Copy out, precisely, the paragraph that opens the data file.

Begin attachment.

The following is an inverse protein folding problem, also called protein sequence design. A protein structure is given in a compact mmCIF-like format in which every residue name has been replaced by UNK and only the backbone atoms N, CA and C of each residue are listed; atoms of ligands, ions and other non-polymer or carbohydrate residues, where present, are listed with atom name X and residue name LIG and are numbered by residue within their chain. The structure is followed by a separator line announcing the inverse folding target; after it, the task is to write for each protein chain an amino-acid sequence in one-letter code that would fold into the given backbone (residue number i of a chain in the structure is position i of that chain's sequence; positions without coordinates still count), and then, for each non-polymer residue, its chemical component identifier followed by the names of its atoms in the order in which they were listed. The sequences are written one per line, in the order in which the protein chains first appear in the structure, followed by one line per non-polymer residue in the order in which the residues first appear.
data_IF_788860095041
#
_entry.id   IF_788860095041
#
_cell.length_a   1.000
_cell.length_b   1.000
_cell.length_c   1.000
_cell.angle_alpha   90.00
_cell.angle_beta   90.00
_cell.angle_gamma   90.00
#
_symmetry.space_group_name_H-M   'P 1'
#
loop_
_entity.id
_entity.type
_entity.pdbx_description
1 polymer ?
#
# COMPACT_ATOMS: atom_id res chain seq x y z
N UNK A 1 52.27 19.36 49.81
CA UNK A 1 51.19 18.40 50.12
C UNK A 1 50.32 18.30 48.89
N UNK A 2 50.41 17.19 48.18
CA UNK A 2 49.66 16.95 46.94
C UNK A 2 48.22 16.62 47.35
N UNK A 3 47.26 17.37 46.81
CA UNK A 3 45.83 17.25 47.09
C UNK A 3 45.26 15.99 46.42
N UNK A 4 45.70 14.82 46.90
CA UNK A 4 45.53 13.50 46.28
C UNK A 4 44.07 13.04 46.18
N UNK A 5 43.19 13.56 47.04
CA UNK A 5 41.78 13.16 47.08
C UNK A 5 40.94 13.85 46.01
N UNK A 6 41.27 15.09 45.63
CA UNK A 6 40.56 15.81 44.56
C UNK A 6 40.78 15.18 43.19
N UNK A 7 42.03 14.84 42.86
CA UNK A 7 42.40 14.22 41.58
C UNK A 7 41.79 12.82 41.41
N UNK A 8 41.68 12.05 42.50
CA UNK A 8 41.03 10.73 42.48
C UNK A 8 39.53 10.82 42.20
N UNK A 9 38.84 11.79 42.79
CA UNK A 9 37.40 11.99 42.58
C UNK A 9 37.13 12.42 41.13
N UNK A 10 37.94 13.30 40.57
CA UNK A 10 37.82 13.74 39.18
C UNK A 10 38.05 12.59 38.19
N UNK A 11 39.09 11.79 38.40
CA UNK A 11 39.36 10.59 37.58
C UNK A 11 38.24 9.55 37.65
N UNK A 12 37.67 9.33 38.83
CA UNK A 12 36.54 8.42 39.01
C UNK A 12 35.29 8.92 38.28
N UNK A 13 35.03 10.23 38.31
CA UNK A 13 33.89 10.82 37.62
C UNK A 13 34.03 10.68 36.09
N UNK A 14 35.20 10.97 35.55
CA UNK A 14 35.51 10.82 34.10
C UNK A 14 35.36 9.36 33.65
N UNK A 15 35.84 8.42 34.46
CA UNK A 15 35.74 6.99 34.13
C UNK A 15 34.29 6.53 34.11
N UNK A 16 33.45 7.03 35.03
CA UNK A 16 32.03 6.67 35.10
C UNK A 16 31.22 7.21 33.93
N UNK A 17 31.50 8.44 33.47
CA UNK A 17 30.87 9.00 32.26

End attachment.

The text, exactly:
The following is an inverse protein folding problem, also called protein sequence design. A protein structure is given in a compact mmCIF-like format in which every residue name has been replaced by UNK and only the backbone atoms N, CA and C of each residue are listed; atoms of ligands, ions and other non-polymer or carbohydrate residues, where present, are listed with atom name X and residue name LIG and are numbered by residue within their chain. The structure is followed by a separator line announcing the inverse folding target; after it, the task is to write for each protein chain an amino-acid sequence in one-letter code that would fold into the given backbone (residue number i of a chain in the structure is position i of that chain's sequence; positions without coordinates still count), and then, for each non-polymer residue, its chemical component identifier followed by the names of its atoms in the order in which they were listed. The sequences are written one per line, in the order in which the protein chains first appear in the structure, followed by one line per non-polymer residue in the order in which the residues first appear.